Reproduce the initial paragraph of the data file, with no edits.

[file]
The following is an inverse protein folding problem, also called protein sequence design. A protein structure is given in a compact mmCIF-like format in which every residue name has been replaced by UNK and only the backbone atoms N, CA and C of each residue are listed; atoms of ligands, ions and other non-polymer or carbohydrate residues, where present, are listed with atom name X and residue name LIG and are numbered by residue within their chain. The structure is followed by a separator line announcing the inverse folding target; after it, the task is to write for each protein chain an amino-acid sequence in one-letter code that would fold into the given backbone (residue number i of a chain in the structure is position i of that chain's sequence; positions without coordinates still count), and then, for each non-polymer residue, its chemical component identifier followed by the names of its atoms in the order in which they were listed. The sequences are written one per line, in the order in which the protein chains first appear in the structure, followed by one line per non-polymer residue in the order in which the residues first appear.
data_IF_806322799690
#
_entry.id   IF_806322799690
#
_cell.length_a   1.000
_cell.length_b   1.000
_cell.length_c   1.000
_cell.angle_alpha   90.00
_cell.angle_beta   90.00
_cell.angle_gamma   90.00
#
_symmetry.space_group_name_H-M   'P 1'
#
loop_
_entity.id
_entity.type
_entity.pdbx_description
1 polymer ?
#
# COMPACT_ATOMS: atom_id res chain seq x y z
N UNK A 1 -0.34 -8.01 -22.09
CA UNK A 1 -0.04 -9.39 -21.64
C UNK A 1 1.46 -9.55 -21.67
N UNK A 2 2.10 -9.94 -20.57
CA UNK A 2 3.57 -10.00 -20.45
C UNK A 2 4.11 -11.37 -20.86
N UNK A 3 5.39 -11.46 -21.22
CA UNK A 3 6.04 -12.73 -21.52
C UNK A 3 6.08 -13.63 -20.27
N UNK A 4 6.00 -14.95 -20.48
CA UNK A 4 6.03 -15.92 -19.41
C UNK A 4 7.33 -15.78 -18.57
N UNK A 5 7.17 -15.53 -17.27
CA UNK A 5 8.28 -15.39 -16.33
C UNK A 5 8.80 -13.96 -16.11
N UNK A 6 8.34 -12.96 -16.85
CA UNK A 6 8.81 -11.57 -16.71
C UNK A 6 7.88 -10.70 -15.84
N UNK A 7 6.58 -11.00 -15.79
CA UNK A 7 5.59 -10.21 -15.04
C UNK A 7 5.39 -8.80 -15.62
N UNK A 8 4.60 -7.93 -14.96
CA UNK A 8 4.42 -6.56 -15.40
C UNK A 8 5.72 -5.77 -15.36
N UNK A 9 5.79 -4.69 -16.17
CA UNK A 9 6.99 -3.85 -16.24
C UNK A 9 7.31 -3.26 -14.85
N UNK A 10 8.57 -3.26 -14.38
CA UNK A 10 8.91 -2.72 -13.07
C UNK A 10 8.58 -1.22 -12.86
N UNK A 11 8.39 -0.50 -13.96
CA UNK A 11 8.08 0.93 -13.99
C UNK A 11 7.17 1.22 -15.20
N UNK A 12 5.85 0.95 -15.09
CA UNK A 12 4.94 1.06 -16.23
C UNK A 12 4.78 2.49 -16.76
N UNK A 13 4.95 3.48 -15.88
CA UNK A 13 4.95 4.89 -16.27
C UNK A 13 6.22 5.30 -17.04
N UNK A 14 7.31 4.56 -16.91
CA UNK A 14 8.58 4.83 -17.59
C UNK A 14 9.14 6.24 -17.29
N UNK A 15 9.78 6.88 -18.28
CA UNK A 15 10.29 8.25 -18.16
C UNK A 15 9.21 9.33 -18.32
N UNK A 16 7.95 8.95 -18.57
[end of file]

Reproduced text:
The following is an inverse protein folding problem, also called protein sequence design. A protein structure is given in a compact mmCIF-like format in which every residue name has been replaced by UNK and only the backbone atoms N, CA and C of each residue are listed; atoms of ligands, ions and other non-polymer or carbohydrate residues, where present, are listed with atom name X and residue name LIG and are numbered by residue within their chain. The structure is followed by a separator line announcing the inverse folding target; after it, the task is to write for each protein chain an amino-acid sequence in one-letter code that would fold into the given backbone (residue number i of a chain in the structure is position i of that chain's sequence; positions without coordinates still count), and then, for each non-polymer residue, its chemical component identifier followed by the names of its atoms in the order in which they were listed. The sequences are written one per line, in the order in which the protein chains first appear in the structure, followed by one line per non-polymer residue in the order in which the residues first appear.